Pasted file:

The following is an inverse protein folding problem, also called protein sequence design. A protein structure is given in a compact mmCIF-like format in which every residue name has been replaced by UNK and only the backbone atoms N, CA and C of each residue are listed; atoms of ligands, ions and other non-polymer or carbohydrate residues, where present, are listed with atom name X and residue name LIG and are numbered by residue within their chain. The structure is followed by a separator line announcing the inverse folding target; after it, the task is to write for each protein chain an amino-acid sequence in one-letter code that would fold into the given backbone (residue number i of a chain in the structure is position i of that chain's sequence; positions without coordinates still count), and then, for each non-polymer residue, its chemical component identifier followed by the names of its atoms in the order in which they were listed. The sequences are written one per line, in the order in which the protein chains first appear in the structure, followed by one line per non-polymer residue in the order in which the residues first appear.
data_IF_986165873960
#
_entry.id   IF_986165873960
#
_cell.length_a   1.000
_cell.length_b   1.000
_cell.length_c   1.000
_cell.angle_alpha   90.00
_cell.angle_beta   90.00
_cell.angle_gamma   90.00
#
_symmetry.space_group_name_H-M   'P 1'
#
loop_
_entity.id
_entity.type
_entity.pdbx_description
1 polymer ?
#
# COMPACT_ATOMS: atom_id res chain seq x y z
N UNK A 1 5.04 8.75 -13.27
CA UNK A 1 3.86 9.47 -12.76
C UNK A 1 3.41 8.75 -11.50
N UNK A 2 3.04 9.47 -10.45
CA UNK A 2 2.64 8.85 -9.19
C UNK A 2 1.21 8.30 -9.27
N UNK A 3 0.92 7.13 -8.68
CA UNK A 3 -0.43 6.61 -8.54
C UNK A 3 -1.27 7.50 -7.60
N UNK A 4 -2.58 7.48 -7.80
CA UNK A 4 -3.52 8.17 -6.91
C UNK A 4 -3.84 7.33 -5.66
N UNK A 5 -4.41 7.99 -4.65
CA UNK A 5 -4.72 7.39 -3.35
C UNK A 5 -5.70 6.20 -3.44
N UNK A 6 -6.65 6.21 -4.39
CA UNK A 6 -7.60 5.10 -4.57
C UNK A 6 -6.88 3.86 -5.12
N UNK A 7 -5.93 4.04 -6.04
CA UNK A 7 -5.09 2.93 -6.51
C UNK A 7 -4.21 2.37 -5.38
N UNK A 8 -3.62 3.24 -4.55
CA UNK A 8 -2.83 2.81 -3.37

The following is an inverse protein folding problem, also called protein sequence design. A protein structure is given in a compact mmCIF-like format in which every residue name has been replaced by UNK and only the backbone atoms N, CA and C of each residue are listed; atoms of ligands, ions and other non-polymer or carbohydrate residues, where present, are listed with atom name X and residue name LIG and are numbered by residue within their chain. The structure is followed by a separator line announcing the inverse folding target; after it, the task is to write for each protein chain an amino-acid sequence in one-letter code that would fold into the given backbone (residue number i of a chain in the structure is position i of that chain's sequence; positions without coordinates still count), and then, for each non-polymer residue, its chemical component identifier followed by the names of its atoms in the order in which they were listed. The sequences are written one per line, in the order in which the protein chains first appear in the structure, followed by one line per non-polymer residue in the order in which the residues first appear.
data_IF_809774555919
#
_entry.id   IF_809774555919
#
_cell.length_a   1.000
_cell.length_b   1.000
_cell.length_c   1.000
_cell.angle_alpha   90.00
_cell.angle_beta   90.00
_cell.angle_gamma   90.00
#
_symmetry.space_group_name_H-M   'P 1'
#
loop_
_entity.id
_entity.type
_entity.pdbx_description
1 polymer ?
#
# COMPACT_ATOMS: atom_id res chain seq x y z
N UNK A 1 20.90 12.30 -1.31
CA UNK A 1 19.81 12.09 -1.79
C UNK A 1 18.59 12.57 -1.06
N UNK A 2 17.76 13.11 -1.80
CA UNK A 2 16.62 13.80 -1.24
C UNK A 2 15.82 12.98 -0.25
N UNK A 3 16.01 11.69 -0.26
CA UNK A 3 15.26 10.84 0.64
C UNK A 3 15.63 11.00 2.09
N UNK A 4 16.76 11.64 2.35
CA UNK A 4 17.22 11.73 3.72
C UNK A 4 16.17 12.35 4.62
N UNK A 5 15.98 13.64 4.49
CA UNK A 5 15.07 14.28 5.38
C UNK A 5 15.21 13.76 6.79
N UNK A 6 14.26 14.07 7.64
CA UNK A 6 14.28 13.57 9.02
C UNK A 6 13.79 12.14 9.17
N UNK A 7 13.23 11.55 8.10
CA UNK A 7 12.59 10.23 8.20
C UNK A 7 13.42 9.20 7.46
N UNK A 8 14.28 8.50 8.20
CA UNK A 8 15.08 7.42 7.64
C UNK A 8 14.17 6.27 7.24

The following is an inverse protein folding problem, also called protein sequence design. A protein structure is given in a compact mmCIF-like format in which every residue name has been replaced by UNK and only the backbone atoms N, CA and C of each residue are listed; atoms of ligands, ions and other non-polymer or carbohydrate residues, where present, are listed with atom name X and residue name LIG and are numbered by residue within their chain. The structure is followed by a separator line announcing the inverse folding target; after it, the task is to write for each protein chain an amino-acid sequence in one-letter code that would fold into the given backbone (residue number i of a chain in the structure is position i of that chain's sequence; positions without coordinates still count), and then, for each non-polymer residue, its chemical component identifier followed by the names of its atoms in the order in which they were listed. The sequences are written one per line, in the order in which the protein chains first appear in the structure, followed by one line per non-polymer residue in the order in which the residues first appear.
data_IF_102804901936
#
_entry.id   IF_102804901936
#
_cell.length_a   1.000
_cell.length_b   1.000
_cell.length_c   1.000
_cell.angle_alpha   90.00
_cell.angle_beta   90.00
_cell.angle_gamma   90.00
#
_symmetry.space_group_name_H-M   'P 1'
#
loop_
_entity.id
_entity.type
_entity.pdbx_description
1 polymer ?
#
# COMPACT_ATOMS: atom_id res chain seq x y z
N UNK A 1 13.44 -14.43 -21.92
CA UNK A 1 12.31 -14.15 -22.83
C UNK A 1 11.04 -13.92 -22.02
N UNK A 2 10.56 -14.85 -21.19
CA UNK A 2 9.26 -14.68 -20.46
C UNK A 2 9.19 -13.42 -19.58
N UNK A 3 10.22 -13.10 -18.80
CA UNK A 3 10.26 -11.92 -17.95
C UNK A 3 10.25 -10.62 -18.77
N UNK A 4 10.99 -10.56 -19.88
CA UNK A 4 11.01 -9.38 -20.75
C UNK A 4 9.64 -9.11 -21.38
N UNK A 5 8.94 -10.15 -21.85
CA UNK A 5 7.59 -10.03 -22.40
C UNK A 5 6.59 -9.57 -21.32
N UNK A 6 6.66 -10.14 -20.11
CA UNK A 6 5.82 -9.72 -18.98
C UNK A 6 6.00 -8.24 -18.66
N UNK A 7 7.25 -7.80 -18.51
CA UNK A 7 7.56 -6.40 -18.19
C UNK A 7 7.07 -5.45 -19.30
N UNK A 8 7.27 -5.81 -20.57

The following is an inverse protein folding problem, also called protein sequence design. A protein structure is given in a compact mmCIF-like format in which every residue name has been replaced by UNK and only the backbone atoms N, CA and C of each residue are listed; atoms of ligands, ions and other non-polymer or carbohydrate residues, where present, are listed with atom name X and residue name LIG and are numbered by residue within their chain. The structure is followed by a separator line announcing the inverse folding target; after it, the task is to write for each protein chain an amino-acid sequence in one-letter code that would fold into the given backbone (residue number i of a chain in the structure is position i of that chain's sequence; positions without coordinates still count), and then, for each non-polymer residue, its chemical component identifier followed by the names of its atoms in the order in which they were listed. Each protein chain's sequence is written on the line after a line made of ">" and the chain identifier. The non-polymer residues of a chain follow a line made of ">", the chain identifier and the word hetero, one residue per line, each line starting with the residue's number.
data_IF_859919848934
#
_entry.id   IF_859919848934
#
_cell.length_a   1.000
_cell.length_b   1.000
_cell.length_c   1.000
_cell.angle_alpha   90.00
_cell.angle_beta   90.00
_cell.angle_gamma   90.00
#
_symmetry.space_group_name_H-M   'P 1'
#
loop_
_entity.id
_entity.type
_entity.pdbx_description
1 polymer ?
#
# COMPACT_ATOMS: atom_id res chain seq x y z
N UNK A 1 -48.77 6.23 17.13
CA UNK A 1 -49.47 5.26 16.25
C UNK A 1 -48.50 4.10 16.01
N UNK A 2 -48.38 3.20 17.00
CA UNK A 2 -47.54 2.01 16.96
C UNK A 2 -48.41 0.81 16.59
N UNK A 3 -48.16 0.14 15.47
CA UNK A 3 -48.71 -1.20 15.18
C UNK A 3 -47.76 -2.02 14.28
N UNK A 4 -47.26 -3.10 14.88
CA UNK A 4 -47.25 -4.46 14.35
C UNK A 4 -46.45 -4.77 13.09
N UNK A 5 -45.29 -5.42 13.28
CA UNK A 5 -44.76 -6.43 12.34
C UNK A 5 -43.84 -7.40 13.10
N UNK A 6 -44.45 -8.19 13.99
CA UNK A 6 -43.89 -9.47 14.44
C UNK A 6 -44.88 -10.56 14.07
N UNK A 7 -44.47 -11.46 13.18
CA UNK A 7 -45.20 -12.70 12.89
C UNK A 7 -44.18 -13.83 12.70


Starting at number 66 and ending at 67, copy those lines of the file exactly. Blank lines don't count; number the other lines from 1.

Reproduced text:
N UNK A 1 20.90 12.30 -1.31
CA UNK A 1 19.81 12.09 -1.79